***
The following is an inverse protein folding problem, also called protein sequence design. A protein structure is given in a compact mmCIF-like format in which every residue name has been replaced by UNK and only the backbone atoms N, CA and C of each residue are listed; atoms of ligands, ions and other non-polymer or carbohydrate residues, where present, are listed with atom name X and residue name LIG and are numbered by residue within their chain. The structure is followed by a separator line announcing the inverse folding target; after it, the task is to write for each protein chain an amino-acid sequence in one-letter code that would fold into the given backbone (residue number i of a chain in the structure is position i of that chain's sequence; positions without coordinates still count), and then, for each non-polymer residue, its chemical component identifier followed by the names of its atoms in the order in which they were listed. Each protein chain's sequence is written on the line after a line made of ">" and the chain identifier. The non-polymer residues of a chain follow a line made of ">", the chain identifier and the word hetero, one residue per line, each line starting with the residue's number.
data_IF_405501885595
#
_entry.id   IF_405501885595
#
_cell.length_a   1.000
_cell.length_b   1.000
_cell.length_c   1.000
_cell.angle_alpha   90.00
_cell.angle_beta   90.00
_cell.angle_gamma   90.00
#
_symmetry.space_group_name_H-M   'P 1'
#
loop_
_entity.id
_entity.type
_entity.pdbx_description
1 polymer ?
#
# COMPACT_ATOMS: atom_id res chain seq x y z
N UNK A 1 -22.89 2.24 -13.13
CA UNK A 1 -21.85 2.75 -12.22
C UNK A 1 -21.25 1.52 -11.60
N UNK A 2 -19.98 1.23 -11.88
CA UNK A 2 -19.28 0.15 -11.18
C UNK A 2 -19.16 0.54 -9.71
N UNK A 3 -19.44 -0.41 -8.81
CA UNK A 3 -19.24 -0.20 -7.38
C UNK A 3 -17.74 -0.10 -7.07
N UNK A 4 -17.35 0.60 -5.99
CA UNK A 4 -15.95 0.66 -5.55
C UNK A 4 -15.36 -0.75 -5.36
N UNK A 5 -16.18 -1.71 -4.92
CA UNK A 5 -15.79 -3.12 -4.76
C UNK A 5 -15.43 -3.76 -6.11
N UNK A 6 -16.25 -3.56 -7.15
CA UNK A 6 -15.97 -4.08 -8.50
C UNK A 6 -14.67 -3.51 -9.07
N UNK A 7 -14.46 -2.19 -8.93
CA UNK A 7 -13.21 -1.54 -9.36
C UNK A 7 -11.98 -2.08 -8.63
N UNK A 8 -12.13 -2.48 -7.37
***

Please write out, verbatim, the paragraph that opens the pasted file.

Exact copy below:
The following is an inverse protein folding problem, also called protein sequence design. A protein structure is given in a compact mmCIF-like format in which every residue name has been replaced by UNK and only the backbone atoms N, CA and C of each residue are listed; atoms of ligands, ions and other non-polymer or carbohydrate residues, where present, are listed with atom name X and residue name LIG and are numbered by residue within their chain. The structure is followed by a separator line announcing the inverse folding target; after it, the task is to write for each protein chain an amino-acid sequence in one-letter code that would fold into the given backbone (residue number i of a chain in the structure is position i of that chain's sequence; positions without coordinates still count), and then, for each non-polymer residue, its chemical component identifier followed by the names of its atoms in the order in which they were listed. Each protein chain's sequence is written on the line after a line made of ">" and the chain identifier. The non-polymer residues of a chain follow a line made of ">", the chain identifier and the word hetero, one residue per line, each line starting with the residue's number.